Intentional forks, on the other hand, occur due to similar reasons as the software forks discussed above.

There two different types of intentional forks: hard forks and soft forks

Hard Fork

Hard forks occur when a core software update is not recognized by all of the nodes validating transactions within the blocks. Blocks produced based on the updated rules will be viewed as invalid by the nodes running older software. When this occurs two separate chains emerge, creating two separate assets underlying the chains as we saw with Etherum and Ethereum Classic, and then with Bitcoin and Bitcoin Cash. When this occurs both chains have a similar history, but they can not be re-merged. Although, nothing stops all of the nodes supporting the newer software from returning to the old software or visa-versa effectively killing the fork.

Soft Fork

Unlike hard forks, soft forks are backward-compatible causing the blockchain to stay consistent for most participants even if they do not update their software. Old software is typically abandoned over time and no new asset is created. Eventually, a node running much older software may not recognize the most recent blocks causing the chain to split, but all blocks produced by those chains will be viewed as invalid. There are two different ways recognized to enforce a soft fork:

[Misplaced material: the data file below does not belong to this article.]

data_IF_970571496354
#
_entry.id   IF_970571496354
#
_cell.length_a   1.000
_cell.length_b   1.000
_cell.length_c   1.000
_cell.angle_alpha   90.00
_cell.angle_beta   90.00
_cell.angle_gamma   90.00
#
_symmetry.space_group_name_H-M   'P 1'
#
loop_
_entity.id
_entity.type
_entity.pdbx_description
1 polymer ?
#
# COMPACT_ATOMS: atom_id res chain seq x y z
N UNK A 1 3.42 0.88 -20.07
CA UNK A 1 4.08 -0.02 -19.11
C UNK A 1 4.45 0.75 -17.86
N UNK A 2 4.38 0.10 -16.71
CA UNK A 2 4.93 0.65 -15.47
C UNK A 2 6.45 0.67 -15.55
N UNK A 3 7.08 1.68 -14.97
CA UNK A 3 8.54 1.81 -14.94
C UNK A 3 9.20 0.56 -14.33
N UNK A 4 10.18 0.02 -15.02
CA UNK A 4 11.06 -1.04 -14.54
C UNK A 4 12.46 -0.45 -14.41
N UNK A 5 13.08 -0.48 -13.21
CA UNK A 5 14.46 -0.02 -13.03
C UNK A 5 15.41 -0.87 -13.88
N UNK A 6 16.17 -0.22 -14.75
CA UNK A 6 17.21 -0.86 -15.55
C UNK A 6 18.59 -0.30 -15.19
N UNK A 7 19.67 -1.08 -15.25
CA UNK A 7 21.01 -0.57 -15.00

• User-Activated Soft Fork (UASF) occurs when a soft fork is activated on a specified date, enforced by full node operators forming an economic majority, and doesn’t require majority miner support. The miner still produces valid blocks within the chain and are rewarded the base asset, but the full node operators may only validate transactions that adhere to the newer software.
  • Miner Activated Soft Fork (MASF) occurs when a soft fork is activated by a miner majority. This allows for a faster activation time for the soft fork and does not require full nodes to upgrade immediately.

Starting a New Coin

Most blockchain projects with new coins are the result of forking an existing blockchain’s codebase that was deployed pre-Genesis block. The codebase is modified to fit the needs of the new developers, generally creating a new asset to reward miners: deployed in the “coinbase”. The coinbase, a term to describe the original transaction of the Genesis block, contains the mining input data for generating new blocks. This new coin and protocol are not compatible with the infrastructure supported by the nodes of the forked chain and share none of that chains transaction history.


The Everest project — with two new tokens (ID & CRDT), our own blockchains, our specific governance, and our own goals — is the result of forking the “codebase” or code repository, and modifying it to be compatible with the goals of our project. We started with two private instances of the Ethereum blockchain and will continue to make modifications to optimize performance, security, and meet the needs of our unique network architecture.

Learn more at https://everest.org